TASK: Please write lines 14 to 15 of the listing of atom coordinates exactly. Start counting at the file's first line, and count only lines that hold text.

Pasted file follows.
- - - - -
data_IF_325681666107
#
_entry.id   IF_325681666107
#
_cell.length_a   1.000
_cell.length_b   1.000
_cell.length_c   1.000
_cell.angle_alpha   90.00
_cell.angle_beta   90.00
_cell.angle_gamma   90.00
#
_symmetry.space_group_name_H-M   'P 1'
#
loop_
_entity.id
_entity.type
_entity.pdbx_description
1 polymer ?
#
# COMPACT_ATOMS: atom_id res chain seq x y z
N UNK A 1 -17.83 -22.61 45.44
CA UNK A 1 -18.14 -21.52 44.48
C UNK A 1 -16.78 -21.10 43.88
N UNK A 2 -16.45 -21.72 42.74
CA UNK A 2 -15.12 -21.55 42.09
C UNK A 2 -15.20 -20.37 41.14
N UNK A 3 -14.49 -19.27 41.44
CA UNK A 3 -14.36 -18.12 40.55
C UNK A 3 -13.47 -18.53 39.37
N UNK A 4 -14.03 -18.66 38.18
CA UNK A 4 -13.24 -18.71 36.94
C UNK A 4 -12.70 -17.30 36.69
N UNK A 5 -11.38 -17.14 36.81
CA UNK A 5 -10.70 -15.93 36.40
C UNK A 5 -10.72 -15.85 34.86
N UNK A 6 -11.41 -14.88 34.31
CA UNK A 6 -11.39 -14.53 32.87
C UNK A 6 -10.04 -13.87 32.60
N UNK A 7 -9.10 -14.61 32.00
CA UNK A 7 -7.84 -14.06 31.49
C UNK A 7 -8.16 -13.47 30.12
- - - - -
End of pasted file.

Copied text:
loop_
_entity.id